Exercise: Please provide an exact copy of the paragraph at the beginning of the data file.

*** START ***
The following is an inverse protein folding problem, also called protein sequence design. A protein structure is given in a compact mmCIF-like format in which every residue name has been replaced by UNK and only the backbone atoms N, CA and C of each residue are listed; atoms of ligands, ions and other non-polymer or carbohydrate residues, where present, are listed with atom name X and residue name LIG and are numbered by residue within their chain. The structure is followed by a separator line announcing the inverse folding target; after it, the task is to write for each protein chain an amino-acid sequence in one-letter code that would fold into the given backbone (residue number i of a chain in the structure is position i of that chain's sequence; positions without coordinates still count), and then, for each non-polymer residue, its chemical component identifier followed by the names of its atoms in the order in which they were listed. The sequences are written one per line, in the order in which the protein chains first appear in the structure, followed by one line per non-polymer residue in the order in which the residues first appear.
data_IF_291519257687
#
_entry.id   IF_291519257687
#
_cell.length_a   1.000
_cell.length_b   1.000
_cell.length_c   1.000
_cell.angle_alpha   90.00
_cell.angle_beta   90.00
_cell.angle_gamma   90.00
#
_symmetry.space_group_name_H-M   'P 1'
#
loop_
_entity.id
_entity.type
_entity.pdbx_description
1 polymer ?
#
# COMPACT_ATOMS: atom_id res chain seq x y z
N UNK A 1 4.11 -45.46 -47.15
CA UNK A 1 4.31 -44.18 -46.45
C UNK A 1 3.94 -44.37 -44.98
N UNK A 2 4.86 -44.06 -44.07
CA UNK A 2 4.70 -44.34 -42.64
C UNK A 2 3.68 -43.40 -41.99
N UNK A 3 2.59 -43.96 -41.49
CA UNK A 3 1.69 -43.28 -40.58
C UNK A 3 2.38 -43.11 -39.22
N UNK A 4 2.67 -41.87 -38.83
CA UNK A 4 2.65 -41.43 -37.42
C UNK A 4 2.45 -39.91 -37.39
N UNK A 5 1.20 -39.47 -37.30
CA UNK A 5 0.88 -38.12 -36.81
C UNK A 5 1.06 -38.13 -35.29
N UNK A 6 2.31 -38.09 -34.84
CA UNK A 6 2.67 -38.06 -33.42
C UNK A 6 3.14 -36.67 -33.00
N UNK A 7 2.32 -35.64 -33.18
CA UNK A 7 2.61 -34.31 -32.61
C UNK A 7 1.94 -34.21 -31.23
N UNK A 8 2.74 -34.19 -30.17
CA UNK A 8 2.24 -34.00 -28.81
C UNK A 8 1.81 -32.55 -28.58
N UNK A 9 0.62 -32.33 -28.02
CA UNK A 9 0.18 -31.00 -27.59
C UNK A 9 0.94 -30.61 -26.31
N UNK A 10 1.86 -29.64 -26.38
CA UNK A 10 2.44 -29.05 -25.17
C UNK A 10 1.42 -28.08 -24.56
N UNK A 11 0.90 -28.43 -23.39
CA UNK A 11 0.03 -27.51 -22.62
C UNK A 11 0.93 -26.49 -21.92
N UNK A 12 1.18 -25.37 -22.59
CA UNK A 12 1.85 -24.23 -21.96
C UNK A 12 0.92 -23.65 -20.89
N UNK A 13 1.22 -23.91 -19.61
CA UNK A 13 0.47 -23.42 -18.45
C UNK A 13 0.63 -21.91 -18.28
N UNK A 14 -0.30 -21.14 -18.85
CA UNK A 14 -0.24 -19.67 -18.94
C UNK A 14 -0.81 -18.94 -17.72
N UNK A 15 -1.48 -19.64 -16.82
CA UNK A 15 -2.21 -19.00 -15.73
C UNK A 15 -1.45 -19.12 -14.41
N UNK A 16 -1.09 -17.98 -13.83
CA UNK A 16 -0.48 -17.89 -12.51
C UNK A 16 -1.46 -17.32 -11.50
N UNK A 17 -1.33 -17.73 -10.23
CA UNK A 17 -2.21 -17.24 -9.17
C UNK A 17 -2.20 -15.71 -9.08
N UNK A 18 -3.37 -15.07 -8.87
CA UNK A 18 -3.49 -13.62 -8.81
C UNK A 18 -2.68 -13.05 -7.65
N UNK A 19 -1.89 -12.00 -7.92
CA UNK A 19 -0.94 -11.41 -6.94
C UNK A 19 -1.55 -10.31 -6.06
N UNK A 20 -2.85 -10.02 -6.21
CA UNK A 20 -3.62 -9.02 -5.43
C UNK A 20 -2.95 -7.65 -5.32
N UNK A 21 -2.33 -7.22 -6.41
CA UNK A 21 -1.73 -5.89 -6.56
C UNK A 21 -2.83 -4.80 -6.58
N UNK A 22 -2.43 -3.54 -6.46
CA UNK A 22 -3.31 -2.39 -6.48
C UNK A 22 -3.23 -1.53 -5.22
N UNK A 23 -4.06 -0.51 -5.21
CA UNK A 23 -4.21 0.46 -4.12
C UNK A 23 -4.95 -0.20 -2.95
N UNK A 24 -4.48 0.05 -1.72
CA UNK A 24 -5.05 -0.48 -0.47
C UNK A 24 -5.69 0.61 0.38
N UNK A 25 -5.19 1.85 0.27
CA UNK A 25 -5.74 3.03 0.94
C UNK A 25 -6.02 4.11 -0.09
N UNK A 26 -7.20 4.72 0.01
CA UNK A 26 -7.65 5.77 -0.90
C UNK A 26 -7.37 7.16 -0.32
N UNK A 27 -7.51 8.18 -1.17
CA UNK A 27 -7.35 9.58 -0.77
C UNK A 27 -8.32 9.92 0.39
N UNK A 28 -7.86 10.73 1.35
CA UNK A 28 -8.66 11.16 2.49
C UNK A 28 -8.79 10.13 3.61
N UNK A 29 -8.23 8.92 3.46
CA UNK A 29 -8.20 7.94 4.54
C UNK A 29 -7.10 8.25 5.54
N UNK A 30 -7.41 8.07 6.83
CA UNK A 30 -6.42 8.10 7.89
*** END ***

The following is an inverse protein folding problem, also called protein sequence design. A protein structure is given in a compact mmCIF-like format in which every residue name has been replaced by UNK and only the backbone atoms N, CA and C of each residue are listed; atoms of ligands, ions and other non-polymer or carbohydrate residues, where present, are listed with atom name X and residue name LIG and are numbered by residue within their chain. The structure is followed by a separator line announcing the inverse folding target; after it, the task is to write for each protein chain an amino-acid sequence in one-letter code that would fold into the given backbone (residue number i of a chain in the structure is position i of that chain's sequence; positions without coordinates still count), and then, for each non-polymer residue, its chemical component identifier followed by the names of its atoms in the order in which they were listed. The sequences are written one per line, in the order in which the protein chains first appear in the structure, followed by one line per non-polymer residue in the order in which the residues first appear.